Six weeks ago I conducted my first social media travel experiment. I posed a simple question and let your responses to me on Twitter and this blog dictate exactly what I did on a 12-day roadtrip with my brother from San Francisco to Vancouver, Canada.
No packing or planning was done before jumping in the car (the best proof of this: I needed a friend to FedEx my passport to Seattle so I could get into Canada).
I’d done the trip from SF to Mexico several times, often meticulously planned, and this trip — my first up through the northwest coast — was both more fun and less stressful. Here is the progression of my “tweets” (Twitter entries), beginning with the first question… Read More
Krill oil, logically enough, comes from krill, which are small, shrimp like crustaceans that inhabit the cold ocean areas of the world, primarily the Antarctic and North Pacific Oceans.
Despite their small size–one to five centimeters in length–krill make up the largest animal biomass on the planet. According to Neptune Technologies, the Canadian company that holds the patent for krill oil extraction, there are approximately 500 million tons of krill roaming around in these northern seas, 110,000 tons of which are harvested annually.
Krill oil, like fish oil, contains both of the omega-3 fats, eicosapentanoic acid (EPA) and docosahexanoic acid (DHA), but hooked together in a different form… Read More
All push and no pull doesn’t work in personal or professional life. (Photo: markal)
Preface: This is a guest post from Michael Port on standardizing business processes–or personal productivity–to minimize excessive trial-and-error.
Waste is a constraint. Reducing waste in your organization is one the easiest ways of reducing constraints.
And here’s a surprise—waste in offices is usually greater than in factories, especially because it’s easy to hide waste in cumbersome or non-existent processes. Creating unnecessary information inventory is another common waste in offices. Doing too many tasks “in anticipation” of a possible client, for example… Read More
This is the final continuation of Part 1, where Torah Bontrager — who escaped the Old Order Amish culture to attend Columbia University — explained common misconceptions and myths about the Amish, as well as the pros and cons of being raised in this alternative American culture.
Don’t pimp real foxes. That’s just mean. (Photo: wildphotons)
38.16% of the people who visit this site are still using Internet Explorer (IE). It’s like buying a hybrid car for the gas mileage and then driving with flat tires and the doors open.
This post will serve two purposes: first, to introduce beginners to features of Firefox (FF) that make it worthwhile; second, to introduce more experienced users to the favorite add-ons of Matt Mullenweg (lead developer of WordPress) and Garrett Camp (co-founder of StumbleUpon). Perhaps you’ll like one or two of mine… Read More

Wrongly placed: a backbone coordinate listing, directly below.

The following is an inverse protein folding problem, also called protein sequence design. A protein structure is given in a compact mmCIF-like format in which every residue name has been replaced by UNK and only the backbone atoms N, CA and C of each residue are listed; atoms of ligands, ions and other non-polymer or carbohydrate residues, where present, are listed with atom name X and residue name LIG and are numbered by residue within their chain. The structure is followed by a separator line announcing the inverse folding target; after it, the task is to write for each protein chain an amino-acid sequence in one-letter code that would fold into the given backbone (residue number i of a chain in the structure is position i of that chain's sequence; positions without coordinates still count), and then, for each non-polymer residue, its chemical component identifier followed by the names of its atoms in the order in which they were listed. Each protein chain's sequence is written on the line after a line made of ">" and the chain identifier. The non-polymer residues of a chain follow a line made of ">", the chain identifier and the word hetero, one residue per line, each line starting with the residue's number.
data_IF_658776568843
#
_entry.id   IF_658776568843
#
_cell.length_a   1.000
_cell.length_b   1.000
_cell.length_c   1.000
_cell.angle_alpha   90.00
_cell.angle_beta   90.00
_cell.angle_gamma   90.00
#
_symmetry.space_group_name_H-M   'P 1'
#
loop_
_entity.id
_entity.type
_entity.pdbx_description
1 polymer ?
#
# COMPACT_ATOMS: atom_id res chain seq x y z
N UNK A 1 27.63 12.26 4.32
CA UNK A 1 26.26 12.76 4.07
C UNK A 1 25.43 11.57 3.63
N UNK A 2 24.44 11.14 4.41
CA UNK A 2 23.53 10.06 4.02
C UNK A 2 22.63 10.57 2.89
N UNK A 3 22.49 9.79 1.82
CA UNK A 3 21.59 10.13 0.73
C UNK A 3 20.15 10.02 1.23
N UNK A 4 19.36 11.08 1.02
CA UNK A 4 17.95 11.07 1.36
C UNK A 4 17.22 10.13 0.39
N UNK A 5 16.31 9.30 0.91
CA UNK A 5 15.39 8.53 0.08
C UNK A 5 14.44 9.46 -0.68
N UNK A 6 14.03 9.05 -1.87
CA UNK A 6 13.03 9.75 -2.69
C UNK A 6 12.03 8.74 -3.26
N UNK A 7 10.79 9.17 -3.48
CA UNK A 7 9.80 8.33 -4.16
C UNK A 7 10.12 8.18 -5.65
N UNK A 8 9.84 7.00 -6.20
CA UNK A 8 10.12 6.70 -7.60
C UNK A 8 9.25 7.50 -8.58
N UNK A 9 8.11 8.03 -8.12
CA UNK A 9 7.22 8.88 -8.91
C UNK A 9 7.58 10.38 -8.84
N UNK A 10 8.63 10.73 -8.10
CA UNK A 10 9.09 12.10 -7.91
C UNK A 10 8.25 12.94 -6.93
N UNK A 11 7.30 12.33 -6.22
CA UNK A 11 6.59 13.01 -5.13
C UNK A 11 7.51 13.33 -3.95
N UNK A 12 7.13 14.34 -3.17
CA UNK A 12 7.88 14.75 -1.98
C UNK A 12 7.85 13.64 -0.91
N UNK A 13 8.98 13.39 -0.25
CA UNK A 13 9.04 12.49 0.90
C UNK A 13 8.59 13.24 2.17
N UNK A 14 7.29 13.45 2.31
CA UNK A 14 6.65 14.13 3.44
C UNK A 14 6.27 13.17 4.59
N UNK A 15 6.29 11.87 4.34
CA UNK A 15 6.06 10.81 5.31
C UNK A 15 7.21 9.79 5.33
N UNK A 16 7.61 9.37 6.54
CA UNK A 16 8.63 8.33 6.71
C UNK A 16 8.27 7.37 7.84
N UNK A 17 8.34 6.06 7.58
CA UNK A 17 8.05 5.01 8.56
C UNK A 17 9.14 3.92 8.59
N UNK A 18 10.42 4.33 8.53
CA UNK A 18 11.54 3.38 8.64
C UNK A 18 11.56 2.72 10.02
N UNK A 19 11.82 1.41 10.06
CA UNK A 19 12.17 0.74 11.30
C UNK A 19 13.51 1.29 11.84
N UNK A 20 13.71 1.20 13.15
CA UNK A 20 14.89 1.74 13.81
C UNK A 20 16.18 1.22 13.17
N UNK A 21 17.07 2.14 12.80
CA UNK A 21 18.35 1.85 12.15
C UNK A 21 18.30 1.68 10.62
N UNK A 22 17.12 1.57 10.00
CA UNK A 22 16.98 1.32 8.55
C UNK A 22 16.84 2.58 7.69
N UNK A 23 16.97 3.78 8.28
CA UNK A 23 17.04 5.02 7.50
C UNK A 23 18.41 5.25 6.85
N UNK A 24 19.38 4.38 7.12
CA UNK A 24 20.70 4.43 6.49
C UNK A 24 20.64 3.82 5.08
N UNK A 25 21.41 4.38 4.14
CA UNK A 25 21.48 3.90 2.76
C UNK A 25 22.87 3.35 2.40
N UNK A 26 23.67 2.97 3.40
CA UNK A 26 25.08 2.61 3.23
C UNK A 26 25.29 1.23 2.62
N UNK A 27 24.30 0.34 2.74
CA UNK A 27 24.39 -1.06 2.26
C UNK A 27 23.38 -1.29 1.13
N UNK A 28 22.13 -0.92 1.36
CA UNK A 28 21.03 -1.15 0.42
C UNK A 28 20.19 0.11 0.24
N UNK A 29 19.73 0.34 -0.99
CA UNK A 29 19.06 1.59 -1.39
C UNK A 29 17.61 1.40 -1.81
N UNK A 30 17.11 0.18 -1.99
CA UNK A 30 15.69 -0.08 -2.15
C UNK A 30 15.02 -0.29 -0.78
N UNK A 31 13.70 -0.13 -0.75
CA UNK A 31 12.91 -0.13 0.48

The Wilburns have used freelancers in India, Israel, and Britain. (Photo: Dana Smith)
Here is the beginning of a worthwhile article in the current issue of Businessweek called “Mom-and-Pop Multinationals.” Ever wondered how much personal outsourcing really costs? How to divide and delegate the various tasks that consume your time? This article includes several useful case studies:
From the outside, the gray Victorian with the stained-glass windows on a gentrified block in Dorchester, Mass., is a typical middle-class dream house. But it also is the headquarters of what you might call a micro-multinational. Randy and Nicola Wilburn run real estate, consulting, design, and baby food companies out of their home. They do it by taking outsourcing to the extreme…
The more dangerous the trip gets, the more momentary we all become. Songs sound better, foods taste better, and seventy-cent-a-bottle cane whiskey is fun to drink.
Last year on April 8th, Slovenian marathon swimmer Martin Strel became the first man to swim the entire length of the Amazon River from headwaters in Peru to the Brazilian port city of Belém: 3,274 miles. It took him 66 days with a support crew of near twenty people following him in a boat for protection.
He’d already conquered the Danube, the Mississippi, and the Yangtze. In 1997, he became the first to swim non-stop from Africa to Europe, and he did it in 29 hours, 36 minutes, and 57 seconds… without a wetsuit. WTF? Seven swimmers had attempted it before and all had failed.
The Amazon was different. As the “Fish Man,” as the locals called him, reached the finish line at Belém, he had to be helped to his feet and ushered into a wheelchair amidst a cheering crowd. His blood pressure was at heart-attack levels and his entire body was full of subcutaneous larvae. But he lived to tell the tale.
I recently caught up with Martin about how he trained for and accomplished this feat…Read More